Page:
Background: Although pesticides have adverse effects on child health and development, little research has examined pesticide exposure among child farmworkers. This analysis addresses two specific aims: (1) describes pesticide exposure among Latinx child farmworkers in North Carolina, and (2) delineates factors associated with this pesticide exposure.
Methods: In 2018 (n = 173) and 2019 (n = 156) Latinx child farmworkers completed interviews and wore silicone wristbands for a single day to measure pesticide exposure. Wristbands were analyzed for 70 pesticides.
Results: Most Latinx child farmworkers were exposed to multiple pesticides; the most frequent were pyrethroids (69.9% in 2018, 67.9% in 2019), organochlorines (51.4% in 2018, 55.1% in 2019), and organophosphates (51.4% in 2018, 34.0% in 2019). Children were exposed to a mean of 2.15 pesticide classes in 2018 and 1.91 in 2019, and to a mean of 4.06 pesticides in 2018 and 3.34 in 2019. Younger children (≤15 years) had more detections than older children; children not currently engaged in farm work had more detections than children currently engaged in farm work. Migrant child farmworkers had more detections than nonmigrants. For specific pesticides with at least 20 detections, detections and concentrations were generally greater among children not currently engaged in farm work than children currently engaged.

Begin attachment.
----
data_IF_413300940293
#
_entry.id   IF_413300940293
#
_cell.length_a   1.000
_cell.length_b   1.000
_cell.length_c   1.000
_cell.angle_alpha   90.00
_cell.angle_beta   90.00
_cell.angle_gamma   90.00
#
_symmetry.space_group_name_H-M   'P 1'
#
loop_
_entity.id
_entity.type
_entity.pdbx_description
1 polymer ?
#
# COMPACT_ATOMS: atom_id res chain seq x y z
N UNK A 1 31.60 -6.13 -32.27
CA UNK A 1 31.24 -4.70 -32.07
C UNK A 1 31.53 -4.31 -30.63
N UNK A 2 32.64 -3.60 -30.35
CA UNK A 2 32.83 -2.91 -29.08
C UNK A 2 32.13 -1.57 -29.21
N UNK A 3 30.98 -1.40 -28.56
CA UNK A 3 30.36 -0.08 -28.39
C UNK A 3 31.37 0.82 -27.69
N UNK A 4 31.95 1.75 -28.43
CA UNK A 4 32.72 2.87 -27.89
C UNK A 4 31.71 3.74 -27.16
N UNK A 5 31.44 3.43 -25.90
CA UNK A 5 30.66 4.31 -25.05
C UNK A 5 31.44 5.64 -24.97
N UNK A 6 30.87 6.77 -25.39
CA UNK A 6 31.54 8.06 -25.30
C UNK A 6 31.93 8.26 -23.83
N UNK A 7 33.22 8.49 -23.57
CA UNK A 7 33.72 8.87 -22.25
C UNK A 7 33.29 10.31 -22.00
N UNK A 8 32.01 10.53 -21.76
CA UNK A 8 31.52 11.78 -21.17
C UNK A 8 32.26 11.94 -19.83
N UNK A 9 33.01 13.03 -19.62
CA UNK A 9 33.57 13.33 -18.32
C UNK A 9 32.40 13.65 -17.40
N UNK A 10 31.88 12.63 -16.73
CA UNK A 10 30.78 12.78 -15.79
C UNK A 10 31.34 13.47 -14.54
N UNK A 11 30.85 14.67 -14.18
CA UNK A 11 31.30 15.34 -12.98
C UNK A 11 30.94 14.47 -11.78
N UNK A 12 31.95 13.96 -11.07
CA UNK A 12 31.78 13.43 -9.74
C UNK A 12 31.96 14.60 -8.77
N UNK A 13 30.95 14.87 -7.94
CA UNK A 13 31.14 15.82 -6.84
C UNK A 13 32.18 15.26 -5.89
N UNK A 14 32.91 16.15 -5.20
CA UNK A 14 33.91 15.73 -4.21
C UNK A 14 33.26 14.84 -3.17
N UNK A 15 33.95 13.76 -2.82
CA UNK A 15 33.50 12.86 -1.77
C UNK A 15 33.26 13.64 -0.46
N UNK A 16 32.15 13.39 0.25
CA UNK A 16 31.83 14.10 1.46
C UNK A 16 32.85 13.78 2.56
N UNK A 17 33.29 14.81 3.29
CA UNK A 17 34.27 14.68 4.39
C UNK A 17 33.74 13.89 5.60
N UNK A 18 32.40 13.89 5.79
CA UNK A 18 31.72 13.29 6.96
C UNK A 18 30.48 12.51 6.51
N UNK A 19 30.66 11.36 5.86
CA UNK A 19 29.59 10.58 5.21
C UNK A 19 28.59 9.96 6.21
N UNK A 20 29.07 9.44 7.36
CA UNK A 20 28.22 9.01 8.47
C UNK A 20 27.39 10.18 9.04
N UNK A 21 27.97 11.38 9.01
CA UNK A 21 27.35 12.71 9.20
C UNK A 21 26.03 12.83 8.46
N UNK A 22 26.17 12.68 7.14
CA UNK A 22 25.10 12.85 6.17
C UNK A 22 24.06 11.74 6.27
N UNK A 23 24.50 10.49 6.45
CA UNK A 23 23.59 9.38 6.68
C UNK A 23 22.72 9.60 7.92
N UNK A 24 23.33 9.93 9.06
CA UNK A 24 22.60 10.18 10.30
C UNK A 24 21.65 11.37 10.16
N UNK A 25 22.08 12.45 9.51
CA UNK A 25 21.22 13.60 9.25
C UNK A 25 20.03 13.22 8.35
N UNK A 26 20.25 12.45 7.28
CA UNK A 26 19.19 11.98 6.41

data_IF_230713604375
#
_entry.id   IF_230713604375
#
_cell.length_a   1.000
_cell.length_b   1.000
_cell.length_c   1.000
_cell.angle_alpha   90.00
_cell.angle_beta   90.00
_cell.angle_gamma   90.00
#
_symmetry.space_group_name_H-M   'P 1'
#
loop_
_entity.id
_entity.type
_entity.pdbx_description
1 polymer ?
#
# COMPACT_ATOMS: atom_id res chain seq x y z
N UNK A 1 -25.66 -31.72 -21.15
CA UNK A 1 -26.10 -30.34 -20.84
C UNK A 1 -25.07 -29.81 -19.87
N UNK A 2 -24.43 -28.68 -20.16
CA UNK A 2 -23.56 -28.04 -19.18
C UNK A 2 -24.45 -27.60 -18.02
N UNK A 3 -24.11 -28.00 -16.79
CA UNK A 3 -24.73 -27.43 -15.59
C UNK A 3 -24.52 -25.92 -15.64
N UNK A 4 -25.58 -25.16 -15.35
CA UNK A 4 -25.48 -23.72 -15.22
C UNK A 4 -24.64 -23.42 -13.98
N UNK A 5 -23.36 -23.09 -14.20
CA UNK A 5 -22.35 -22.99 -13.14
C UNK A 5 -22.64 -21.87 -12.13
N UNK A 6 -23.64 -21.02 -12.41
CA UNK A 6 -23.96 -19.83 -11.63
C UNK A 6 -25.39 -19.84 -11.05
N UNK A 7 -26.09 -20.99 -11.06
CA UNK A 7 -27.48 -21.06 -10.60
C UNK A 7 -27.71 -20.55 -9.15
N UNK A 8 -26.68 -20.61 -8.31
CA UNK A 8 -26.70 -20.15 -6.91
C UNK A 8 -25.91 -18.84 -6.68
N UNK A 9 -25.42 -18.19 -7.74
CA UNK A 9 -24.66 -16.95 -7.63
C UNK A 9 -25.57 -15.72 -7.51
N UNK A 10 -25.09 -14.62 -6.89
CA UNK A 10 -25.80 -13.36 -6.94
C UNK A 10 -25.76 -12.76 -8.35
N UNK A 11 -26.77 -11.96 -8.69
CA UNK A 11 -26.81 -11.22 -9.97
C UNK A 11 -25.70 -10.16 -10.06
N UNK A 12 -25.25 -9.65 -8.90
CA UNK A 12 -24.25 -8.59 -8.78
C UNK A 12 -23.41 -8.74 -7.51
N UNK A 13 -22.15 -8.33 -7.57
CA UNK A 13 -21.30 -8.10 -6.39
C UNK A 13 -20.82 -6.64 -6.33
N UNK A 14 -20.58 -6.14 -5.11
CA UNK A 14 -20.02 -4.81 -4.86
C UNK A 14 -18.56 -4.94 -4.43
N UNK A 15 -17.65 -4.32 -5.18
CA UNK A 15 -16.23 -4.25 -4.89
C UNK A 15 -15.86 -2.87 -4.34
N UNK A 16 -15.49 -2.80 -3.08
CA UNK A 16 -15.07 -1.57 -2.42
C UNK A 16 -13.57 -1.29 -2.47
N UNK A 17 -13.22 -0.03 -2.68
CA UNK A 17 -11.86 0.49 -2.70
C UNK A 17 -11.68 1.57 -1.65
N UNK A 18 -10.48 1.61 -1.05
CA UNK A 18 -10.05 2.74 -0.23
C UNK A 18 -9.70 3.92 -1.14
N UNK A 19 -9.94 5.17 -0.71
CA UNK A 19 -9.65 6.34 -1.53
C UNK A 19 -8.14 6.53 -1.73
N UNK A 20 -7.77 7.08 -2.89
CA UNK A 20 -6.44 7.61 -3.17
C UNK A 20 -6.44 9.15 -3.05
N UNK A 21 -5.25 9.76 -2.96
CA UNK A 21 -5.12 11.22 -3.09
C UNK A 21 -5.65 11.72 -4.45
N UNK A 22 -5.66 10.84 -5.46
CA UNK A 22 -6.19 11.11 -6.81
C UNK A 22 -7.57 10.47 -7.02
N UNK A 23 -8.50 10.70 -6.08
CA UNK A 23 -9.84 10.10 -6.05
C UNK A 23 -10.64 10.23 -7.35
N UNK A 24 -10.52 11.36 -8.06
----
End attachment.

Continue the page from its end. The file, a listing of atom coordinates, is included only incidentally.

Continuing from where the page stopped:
Conclusions: Children who live in farmworker communities are exposed to a plethora of pesticides. Although further research is needed to document the extent of pesticide exposure and its health consequences, sufficient information is available to inform the policy needed to eliminate this pesticide exposure in agricultural communities.
Keywords: agricultural safety; child labor; environmental justice; immigrant health; minority health; pesticide exposure; vulnerable populations.
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